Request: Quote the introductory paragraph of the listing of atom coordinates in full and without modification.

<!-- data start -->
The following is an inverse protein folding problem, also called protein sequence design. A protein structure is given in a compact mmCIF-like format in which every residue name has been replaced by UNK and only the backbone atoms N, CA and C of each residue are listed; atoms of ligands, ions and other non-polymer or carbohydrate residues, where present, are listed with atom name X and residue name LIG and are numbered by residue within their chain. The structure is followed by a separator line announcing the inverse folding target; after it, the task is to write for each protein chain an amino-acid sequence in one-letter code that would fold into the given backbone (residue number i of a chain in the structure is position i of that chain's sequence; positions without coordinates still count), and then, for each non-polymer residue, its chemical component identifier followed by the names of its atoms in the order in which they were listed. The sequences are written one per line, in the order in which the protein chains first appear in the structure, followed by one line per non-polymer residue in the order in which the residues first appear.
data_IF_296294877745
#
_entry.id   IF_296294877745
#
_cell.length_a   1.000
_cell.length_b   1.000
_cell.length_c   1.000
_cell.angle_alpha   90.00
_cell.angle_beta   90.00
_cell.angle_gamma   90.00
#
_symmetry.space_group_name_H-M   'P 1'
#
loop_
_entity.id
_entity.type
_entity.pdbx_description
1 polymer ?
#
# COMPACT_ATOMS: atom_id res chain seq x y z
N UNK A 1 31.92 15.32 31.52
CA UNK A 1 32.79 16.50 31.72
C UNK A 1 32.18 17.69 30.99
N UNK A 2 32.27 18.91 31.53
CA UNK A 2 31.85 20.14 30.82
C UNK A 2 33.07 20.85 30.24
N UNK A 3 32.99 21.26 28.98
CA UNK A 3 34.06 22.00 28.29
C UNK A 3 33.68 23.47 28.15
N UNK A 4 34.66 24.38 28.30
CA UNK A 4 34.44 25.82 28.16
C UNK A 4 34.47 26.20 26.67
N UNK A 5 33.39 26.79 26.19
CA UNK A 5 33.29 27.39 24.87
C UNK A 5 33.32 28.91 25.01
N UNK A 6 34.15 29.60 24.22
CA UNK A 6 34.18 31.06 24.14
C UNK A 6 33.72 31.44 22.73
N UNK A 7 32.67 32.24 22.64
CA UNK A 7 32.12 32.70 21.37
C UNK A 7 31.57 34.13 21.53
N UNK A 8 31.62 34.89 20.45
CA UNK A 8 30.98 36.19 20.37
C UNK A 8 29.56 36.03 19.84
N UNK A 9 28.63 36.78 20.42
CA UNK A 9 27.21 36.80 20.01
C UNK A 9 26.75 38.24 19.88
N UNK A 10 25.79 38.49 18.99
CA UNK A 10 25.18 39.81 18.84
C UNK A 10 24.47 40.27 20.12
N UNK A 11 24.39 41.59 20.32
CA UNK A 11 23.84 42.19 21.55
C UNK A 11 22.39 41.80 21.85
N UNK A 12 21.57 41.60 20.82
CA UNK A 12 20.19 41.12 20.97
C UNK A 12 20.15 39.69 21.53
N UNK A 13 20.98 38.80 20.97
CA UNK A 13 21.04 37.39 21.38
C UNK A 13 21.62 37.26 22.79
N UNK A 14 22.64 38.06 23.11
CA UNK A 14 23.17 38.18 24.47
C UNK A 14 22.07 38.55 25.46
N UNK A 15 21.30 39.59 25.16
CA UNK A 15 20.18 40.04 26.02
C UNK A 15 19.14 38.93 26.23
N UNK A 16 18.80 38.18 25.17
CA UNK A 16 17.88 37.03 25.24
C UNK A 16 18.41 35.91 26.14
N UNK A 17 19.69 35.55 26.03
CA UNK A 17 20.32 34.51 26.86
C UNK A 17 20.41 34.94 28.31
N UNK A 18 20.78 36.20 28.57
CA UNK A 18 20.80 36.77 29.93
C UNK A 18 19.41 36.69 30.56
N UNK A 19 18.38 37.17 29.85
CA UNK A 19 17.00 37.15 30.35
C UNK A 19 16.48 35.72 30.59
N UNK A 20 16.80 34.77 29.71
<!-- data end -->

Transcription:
The following is an inverse protein folding problem, also called protein sequence design. A protein structure is given in a compact mmCIF-like format in which every residue name has been replaced by UNK and only the backbone atoms N, CA and C of each residue are listed; atoms of ligands, ions and other non-polymer or carbohydrate residues, where present, are listed with atom name X and residue name LIG and are numbered by residue within their chain. The structure is followed by a separator line announcing the inverse folding target; after it, the task is to write for each protein chain an amino-acid sequence in one-letter code that would fold into the given backbone (residue number i of a chain in the structure is position i of that chain's sequence; positions without coordinates still count), and then, for each non-polymer residue, its chemical component identifier followed by the names of its atoms in the order in which they were listed. The sequences are written one per line, in the order in which the protein chains first appear in the structure, followed by one line per non-polymer residue in the order in which the residues first appear.